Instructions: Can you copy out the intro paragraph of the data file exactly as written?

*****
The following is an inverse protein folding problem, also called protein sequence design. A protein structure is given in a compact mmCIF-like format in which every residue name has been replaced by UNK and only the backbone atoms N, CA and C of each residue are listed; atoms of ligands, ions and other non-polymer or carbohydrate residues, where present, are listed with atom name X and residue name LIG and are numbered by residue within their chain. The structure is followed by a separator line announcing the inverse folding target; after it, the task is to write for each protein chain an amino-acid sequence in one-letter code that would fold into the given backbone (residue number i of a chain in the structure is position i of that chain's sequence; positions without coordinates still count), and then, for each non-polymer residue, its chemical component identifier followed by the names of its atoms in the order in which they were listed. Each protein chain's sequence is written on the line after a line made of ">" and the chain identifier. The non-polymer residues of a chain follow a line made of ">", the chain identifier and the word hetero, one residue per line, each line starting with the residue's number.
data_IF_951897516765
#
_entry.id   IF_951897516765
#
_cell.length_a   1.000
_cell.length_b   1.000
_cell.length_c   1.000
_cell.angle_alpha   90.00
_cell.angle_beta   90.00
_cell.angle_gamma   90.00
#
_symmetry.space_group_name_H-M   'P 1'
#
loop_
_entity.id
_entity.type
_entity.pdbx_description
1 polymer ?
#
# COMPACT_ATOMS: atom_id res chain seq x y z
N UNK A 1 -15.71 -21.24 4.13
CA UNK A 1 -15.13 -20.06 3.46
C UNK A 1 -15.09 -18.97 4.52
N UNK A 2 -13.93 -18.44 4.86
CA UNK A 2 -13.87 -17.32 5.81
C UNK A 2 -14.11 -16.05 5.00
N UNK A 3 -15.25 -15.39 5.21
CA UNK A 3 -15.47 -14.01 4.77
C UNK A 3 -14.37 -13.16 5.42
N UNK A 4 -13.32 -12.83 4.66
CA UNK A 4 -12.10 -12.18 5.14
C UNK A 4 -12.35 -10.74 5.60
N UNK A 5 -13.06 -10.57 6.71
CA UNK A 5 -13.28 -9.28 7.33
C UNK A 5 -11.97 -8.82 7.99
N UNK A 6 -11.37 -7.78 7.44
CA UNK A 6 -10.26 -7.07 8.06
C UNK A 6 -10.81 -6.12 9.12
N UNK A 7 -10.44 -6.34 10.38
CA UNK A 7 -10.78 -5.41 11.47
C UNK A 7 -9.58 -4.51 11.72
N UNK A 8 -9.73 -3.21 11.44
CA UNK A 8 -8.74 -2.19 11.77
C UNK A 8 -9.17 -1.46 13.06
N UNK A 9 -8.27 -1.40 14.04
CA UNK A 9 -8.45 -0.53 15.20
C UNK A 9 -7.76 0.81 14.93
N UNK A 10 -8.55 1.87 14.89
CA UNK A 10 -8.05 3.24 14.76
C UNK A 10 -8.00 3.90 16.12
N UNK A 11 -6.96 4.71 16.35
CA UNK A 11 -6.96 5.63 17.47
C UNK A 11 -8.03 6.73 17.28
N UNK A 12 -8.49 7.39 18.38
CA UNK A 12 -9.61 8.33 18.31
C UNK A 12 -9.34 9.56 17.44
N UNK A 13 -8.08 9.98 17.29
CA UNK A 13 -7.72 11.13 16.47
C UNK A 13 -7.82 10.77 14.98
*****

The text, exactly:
The following is an inverse protein folding problem, also called protein sequence design. A protein structure is given in a compact mmCIF-like format in which every residue name has been replaced by UNK and only the backbone atoms N, CA and C of each residue are listed; atoms of ligands, ions and other non-polymer or carbohydrate residues, where present, are listed with atom name X and residue name LIG and are numbered by residue within their chain. The structure is followed by a separator line announcing the inverse folding target; after it, the task is to write for each protein chain an amino-acid sequence in one-letter code that would fold into the given backbone (residue number i of a chain in the structure is position i of that chain's sequence; positions without coordinates still count), and then, for each non-polymer residue, its chemical component identifier followed by the names of its atoms in the order in which they were listed. Each protein chain's sequence is written on the line after a line made of ">" and the chain identifier. The non-polymer residues of a chain follow a line made of ">", the chain identifier and the word hetero, one residue per line, each line starting with the residue's number.